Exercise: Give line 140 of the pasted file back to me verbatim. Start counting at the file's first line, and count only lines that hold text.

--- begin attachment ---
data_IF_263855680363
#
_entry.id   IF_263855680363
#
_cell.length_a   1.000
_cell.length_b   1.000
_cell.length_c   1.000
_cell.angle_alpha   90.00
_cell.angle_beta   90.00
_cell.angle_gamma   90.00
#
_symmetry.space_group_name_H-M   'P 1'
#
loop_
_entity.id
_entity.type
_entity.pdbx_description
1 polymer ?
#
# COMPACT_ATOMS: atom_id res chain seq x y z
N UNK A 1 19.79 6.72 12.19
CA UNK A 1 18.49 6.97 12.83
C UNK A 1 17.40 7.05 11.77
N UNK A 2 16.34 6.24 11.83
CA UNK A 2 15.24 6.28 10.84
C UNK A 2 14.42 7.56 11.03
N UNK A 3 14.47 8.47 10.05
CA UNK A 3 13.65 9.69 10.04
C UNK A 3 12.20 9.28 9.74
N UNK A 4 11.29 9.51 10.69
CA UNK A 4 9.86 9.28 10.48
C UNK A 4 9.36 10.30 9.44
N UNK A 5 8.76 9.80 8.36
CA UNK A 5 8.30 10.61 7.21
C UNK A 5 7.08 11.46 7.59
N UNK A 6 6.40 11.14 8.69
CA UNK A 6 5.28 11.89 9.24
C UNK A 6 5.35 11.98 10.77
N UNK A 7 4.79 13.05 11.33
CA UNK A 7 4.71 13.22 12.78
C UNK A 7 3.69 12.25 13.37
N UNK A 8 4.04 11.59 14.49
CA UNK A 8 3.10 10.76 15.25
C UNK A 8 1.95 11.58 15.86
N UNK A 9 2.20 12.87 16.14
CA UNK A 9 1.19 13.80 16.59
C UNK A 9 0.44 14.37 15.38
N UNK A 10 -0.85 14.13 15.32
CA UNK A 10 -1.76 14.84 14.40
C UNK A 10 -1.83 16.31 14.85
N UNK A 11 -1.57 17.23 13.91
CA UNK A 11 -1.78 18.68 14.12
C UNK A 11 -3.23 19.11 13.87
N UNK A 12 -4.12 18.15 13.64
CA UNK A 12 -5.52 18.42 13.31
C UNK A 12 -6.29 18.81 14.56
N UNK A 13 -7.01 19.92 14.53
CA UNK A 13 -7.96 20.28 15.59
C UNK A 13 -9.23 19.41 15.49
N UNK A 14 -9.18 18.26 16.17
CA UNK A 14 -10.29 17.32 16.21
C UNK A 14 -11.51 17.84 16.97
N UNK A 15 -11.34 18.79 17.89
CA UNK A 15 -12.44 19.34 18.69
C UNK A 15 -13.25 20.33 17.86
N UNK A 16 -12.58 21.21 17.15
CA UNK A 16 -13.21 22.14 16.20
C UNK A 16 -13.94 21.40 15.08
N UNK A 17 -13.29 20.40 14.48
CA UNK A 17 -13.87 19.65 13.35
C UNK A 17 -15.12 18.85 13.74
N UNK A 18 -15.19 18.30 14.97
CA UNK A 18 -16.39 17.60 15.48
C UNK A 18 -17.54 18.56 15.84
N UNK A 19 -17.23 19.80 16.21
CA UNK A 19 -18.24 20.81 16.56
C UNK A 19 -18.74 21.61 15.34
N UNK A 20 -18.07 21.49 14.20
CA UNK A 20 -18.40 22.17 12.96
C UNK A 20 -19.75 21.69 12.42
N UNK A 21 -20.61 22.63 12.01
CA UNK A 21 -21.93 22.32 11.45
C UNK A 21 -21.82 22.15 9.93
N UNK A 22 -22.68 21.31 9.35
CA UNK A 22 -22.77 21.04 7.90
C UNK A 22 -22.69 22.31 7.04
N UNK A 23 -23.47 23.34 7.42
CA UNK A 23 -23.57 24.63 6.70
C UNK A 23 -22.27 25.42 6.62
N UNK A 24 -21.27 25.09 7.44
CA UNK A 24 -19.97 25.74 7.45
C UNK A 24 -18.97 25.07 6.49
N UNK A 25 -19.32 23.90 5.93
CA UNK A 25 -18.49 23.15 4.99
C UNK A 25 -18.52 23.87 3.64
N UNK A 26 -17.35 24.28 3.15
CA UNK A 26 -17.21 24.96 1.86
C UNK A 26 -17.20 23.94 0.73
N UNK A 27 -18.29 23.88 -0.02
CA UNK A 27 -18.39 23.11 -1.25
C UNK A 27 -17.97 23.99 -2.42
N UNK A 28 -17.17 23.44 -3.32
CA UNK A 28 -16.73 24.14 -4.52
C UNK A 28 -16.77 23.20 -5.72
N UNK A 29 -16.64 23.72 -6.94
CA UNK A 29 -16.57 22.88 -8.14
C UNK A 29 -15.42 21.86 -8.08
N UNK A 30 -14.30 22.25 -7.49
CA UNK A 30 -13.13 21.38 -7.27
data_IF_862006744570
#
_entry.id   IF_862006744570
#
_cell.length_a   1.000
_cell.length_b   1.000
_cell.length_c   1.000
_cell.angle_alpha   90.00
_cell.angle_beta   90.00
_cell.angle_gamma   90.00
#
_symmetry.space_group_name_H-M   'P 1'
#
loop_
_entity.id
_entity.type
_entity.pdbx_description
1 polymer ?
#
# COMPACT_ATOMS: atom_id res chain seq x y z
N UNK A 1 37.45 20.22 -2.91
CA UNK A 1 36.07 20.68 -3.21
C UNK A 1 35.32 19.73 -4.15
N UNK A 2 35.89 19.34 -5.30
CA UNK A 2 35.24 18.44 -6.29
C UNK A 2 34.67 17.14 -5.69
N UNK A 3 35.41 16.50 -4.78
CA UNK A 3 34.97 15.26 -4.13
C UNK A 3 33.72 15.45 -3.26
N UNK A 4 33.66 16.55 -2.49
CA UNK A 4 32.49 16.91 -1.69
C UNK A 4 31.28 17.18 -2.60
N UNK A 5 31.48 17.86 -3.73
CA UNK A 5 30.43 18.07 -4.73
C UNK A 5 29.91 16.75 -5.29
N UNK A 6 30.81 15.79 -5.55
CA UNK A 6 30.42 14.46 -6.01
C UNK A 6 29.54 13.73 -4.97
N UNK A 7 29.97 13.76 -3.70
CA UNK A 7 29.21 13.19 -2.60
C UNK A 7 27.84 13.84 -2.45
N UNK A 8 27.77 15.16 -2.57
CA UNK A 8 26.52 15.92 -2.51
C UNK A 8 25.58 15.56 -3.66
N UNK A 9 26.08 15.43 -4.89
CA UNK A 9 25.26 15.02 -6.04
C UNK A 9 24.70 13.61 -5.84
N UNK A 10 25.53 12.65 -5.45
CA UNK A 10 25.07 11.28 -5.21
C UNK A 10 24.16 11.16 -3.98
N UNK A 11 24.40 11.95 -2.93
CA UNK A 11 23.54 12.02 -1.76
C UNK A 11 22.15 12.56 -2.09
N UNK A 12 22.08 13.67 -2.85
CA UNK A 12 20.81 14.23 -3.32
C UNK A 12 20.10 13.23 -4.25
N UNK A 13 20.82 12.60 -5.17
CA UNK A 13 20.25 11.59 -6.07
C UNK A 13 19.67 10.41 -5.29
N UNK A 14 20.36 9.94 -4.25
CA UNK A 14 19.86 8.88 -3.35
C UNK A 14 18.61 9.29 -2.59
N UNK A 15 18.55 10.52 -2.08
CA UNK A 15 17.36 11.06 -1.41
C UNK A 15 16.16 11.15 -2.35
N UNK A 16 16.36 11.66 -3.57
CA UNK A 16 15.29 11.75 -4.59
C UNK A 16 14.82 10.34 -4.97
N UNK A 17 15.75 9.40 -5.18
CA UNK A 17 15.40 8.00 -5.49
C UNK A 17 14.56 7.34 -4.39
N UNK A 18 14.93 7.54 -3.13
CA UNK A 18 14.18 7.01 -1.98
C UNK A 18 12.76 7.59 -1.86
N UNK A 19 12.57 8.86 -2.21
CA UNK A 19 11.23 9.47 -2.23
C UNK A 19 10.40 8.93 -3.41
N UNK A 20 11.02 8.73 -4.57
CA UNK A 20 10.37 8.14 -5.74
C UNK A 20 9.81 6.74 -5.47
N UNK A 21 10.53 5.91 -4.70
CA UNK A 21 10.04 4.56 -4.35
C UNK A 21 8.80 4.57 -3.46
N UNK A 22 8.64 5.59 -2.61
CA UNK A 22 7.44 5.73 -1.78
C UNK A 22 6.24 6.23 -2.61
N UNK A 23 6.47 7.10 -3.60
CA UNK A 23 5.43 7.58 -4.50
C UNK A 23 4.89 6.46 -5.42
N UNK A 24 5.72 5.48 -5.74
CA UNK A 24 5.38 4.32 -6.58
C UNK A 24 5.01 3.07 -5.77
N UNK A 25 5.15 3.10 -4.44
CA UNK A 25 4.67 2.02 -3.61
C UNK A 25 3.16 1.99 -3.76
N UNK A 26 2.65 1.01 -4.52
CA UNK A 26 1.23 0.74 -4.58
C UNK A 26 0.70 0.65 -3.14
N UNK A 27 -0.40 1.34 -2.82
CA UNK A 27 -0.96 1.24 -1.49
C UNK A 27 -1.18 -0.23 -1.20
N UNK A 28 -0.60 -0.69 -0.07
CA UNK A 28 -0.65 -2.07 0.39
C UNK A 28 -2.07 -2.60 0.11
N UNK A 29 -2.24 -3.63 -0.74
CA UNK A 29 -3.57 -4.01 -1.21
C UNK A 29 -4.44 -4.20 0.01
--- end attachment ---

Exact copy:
CA UNK A 4 32.49 16.91 -1.69